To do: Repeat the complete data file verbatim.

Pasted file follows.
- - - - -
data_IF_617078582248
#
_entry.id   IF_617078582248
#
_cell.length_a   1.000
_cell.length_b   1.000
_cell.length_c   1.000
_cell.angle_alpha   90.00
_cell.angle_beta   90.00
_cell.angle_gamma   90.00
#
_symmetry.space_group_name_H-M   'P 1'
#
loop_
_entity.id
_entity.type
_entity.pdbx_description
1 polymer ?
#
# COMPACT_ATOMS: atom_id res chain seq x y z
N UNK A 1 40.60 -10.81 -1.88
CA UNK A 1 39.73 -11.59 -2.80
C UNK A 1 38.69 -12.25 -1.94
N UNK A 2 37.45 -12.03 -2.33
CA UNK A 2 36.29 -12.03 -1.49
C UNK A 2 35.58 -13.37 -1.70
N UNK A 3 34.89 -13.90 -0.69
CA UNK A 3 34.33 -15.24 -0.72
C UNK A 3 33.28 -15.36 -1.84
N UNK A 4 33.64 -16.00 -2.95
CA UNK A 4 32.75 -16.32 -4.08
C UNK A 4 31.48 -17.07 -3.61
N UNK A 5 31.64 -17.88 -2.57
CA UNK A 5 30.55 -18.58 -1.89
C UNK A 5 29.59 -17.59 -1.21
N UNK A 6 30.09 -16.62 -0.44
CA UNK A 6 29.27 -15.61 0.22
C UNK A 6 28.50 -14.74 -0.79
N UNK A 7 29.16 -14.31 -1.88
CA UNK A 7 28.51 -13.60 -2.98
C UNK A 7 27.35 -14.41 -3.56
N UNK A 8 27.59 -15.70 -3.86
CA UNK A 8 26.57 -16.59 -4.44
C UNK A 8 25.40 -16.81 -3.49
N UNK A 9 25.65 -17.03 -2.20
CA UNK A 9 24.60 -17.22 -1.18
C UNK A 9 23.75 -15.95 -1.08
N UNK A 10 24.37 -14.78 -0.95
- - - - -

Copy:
data_IF_617078582248
#
_entry.id   IF_617078582248
#
_cell.length_a   1.000
_cell.length_b   1.000
_cell.length_c   1.000
_cell.angle_alpha   90.00
_cell.angle_beta   90.00
_cell.angle_gamma   90.00
#
_symmetry.space_group_name_H-M   'P 1'
#
loop_
_entity.id
_entity.type
_entity.pdbx_description
1 polymer ?
#
# COMPACT_ATOMS: atom_id res chain seq x y z
N UNK A 1 40.60 -10.81 -1.88
CA UNK A 1 39.73 -11.59 -2.80
C UNK A 1 38.69 -12.25 -1.94
N UNK A 2 37.45 -12.03 -2.33
CA UNK A 2 36.29 -12.03 -1.49
C UNK A 2 35.58 -13.37 -1.70
N UNK A 3 34.89 -13.90 -0.69
CA UNK A 3 34.33 -15.24 -0.72
C UNK A 3 33.28 -15.36 -1.84
N UNK A 4 33.64 -16.00 -2.95
CA UNK A 4 32.75 -16.32 -4.08
C UNK A 4 31.48 -17.07 -3.61
N UNK A 5 31.64 -17.88 -2.57
CA UNK A 5 30.55 -18.58 -1.89
C UNK A 5 29.59 -17.59 -1.21
N UNK A 6 30.09 -16.62 -0.44
CA UNK A 6 29.27 -15.61 0.22
C UNK A 6 28.50 -14.74 -0.79
N UNK A 7 29.16 -14.31 -1.88
CA UNK A 7 28.51 -13.60 -2.98
C UNK A 7 27.35 -14.41 -3.56
N UNK A 8 27.59 -15.70 -3.86
CA UNK A 8 26.57 -16.59 -4.44
C UNK A 8 25.40 -16.81 -3.49
N UNK A 9 25.65 -17.03 -2.20
CA UNK A 9 24.60 -17.22 -1.18
C UNK A 9 23.75 -15.95 -1.08
N UNK A 10 24.37 -14.78 -0.95